Applying an emissivity correction of 0.16 appears to bring these surface upwelling measurements into reasonable balance with the solar, convective and latent surface down and up welling power fluxes.
‘twould be more than a little bit disconcerting to discover that RGHE/GHG loop/CAGW are all based on a handful of improperly configured IR instruments.

March 27, 2018 10:45 pm

For my own sanity and sense of realistic proportions, regarding the above argued AbsorptionsRe-emissions of all wavelengths of photos (with atmospheric Windows™), it is only a tiny fraction of all photons passing through the atmosphere involved in the minor absorptionsre-emissions process.
If it were not an incredibly minor process, the satellites could not make clear high-res optical wavelength images of the Earth’s surface, because no photons would pass directly from surface to sensor, and nor could ground-based telescopes with adaptive-optics make clear crisp images of the planets.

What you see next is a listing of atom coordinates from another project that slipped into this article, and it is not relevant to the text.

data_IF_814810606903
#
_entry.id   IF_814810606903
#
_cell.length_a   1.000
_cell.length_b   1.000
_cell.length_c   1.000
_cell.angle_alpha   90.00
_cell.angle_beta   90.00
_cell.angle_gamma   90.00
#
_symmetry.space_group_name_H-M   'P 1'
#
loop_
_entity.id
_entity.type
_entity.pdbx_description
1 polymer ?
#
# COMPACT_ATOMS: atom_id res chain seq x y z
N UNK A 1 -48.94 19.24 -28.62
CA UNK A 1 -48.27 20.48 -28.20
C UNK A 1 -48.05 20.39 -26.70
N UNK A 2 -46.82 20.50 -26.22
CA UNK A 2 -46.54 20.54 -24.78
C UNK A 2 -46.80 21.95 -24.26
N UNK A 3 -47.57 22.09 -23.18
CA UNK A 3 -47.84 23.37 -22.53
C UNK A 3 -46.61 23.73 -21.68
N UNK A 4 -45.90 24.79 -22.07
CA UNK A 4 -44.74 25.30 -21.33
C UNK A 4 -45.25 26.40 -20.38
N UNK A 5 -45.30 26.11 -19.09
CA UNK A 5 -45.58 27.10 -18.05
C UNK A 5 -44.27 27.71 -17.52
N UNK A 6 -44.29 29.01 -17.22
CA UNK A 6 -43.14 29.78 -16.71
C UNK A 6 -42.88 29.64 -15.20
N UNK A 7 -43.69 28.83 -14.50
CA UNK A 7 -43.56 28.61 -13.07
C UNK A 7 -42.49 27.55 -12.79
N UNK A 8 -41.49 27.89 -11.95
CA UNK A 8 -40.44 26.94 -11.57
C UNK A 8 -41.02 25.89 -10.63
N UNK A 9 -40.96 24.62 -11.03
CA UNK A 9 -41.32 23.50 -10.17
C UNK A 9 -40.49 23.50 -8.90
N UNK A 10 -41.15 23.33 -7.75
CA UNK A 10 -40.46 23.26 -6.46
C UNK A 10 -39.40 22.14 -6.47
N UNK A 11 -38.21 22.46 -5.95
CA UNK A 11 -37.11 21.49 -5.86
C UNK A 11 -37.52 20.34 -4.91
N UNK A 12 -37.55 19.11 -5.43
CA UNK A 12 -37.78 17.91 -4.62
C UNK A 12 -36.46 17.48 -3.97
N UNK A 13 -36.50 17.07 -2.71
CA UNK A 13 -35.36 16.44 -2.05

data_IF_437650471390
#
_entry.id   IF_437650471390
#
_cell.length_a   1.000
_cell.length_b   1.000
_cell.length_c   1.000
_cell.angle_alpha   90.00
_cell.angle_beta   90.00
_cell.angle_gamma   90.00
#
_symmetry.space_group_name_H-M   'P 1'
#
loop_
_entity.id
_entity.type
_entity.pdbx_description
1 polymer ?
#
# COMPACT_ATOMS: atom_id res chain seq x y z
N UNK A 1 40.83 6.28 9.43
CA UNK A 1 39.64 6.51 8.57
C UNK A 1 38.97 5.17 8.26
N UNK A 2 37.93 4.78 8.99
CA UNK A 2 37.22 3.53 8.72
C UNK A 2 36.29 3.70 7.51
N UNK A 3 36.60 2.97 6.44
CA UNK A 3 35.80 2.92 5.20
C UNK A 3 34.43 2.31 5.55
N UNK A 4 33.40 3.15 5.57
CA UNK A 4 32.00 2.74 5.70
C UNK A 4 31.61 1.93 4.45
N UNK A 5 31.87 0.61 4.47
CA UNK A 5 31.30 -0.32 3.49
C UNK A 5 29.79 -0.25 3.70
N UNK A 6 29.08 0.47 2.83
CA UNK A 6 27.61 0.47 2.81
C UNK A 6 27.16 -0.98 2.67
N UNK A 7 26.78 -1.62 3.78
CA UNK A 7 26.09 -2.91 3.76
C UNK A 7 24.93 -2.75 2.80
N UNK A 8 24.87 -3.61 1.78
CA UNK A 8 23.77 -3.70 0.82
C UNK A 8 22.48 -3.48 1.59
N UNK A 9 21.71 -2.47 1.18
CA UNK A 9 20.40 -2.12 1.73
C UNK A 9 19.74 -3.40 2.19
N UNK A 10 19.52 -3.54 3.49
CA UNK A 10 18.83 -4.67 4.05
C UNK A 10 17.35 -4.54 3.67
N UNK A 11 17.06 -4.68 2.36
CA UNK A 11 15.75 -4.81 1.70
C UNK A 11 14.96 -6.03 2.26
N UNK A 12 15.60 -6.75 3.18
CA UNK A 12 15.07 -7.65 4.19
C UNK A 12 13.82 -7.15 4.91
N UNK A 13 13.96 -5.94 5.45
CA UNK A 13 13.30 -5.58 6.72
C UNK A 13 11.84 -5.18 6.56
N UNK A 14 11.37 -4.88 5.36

So the overall photon AbsortiondRe-emissions process is very tiny, else the images would be all washed out.
Because the total CO2 photon AbsorptionsRe-emissions is freakin tiny. Almost but not quite nothing.
In fact, H2O is the faaaar bigger photon AbsorberRe-emitter.
So, were talking about photon to molecule swapping that’s so minor as to be almost inconsequential.
Unless it’s >cloudy< … no satellite or telescope images then!
The images really are all washed-out with clouds.
But that is H2O, not CO2, that's doing that. CO2 can do nothing similar.
And clouds net-cool the surfsce over time, via direct H2O albedo net photon escapes to space.
Which shows clouds are easily the far more significant photon Absorber re-emitter atmospheric process on Earth.
I like clouds.
Clouds don’t bullsh!t me.

Verified by MonsterInsights